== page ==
Here you can see I have transfered my lines onto the foam.
The truck base locations are marked on the template. This gives me an idea as to the width and length of the drop area.
This is the shape I finally decided would work for this build. I laid out my measurements and used Google Sketch to do the drawing. The overal length of the deck became 41 1/4″. Larger image here.
Back to my original design: I have transfered all my measurments to the foam using a black marker. Make sure you have drawn a center line along the length of the deck.
Now add the side profile lines of the drop section wedge.
Take a sharp utility knife and cut down both ends of the foam as shown. Make sure your cuts are very square.
Cut out your drop at either end of the foam mold. Score the foam with a utility knife and remember not to cut past the black line. For more information refer to the Skateboard Foam Mold Build tutorial.
If you take the knife and slice horizontally you will be able to remove all the excess.
Using a Surform, rasp as closely as possible to your template lines without going through them. Always rasp ACROSS the mold.
This is as close to the line as I get with the surform.
Using a foam block with griptape (or sandpaper) glued to one surface, sand across the form until you are at the template lines. Repeat the surform and sanding steps to the other end of your deck.
Once you have finished bevelling the foam mold, draw a secondary line about 1″ from the top line as shown below.
Slightly round off the top corner of your mold. Do not sand beyond your 1″ line.
Your mold should now look like a rectangle with wedges on either end. Place your paper template on top of your mold.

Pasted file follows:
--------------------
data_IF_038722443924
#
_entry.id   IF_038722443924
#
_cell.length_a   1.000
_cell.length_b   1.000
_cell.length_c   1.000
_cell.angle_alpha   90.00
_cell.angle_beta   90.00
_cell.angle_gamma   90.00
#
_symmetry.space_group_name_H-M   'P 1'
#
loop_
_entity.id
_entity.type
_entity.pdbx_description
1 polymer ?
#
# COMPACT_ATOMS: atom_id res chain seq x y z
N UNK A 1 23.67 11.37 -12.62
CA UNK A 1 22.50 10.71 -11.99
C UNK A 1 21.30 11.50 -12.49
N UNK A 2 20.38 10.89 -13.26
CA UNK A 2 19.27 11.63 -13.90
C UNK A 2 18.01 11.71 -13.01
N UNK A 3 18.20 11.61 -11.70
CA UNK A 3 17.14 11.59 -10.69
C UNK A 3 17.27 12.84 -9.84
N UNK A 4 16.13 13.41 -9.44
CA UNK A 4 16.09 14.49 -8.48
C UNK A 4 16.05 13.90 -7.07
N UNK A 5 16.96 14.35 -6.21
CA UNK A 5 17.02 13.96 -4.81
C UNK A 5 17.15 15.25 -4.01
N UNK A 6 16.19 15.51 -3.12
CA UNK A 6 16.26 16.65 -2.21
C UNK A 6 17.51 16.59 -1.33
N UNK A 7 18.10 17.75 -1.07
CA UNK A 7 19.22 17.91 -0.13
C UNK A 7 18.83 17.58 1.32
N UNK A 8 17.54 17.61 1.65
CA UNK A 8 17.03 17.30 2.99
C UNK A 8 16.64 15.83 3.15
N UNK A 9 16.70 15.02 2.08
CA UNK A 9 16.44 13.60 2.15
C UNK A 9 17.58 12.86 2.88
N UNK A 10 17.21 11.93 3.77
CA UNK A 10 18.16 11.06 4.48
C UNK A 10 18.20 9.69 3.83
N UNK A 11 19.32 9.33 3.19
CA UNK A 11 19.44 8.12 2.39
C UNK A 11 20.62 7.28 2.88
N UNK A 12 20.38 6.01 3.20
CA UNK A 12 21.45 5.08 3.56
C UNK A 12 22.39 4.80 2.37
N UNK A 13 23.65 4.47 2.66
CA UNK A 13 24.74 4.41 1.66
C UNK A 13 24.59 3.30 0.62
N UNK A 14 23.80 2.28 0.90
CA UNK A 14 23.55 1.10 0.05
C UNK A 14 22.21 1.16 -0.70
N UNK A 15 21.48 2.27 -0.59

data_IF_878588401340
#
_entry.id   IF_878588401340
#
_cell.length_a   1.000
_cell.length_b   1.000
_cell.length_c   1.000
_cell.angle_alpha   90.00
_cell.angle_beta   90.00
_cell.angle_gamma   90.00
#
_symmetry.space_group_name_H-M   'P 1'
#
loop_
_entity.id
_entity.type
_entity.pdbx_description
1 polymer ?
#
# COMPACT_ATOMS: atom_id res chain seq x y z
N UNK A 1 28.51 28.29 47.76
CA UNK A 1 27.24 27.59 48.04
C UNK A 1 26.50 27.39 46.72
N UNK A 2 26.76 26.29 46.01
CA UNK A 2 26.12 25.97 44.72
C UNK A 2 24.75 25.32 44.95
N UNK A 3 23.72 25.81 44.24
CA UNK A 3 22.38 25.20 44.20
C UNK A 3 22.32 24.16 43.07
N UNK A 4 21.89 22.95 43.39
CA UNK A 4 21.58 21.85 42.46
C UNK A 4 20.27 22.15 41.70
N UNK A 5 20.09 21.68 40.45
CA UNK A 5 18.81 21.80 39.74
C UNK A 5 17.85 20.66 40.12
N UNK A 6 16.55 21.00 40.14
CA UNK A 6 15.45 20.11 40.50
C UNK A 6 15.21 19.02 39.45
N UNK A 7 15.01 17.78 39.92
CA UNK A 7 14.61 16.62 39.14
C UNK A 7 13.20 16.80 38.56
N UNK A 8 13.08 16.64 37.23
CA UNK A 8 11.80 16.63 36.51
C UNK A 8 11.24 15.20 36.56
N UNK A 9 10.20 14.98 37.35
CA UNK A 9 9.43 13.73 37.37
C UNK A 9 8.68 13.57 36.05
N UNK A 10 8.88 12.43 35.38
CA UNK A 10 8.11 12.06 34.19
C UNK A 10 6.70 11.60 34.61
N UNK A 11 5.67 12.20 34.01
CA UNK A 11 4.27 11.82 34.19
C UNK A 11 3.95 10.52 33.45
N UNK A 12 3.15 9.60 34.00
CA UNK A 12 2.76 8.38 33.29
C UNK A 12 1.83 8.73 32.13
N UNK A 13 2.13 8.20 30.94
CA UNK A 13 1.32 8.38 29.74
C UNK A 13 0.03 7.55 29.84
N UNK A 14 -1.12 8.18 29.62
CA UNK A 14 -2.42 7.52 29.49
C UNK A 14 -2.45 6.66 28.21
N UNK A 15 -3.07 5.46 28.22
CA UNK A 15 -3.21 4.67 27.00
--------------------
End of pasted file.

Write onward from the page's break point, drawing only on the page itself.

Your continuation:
Draw your concave lines onto your paper template.
…and cut out the shape.
Use the template to draw these lines onto the foam mold.
Using your surform and sandpaper block, shape the concave on either side of the deck.
That’s all you need to do to the foam. The next step is to cut a piece of 3/4″ plywood 11″ wide by 42″ long. (particleboard or solid wood would also work) You can see I have placed the solidwood (pine) underneath the foam.
I attached the foam to the plywood with spray adhesive. You could also use doublesided tape for this. Make sure you follow the measurements from your template for this step so that your veneer will be supported by the plywood.
Unlike the photo below, the width of the foam and your plywood should be flush. (I had to trim my plywood down to fit insde the TAP bag)
Your mold is complete and ready for the veneers.
Use a thin-nap roller to spread an even layer of glue onto your first sheet. Spread the glue evenly over the entire surface of the veneer. I used a bit of tape to center the 2 veneers onto the mold. If you are not experienced with gluing veneers for use in a TAP bag refer to FOOLPROOF DIY SKATEBOARD FOAM MOLD BUILD. Timing is critical for the laminating steps.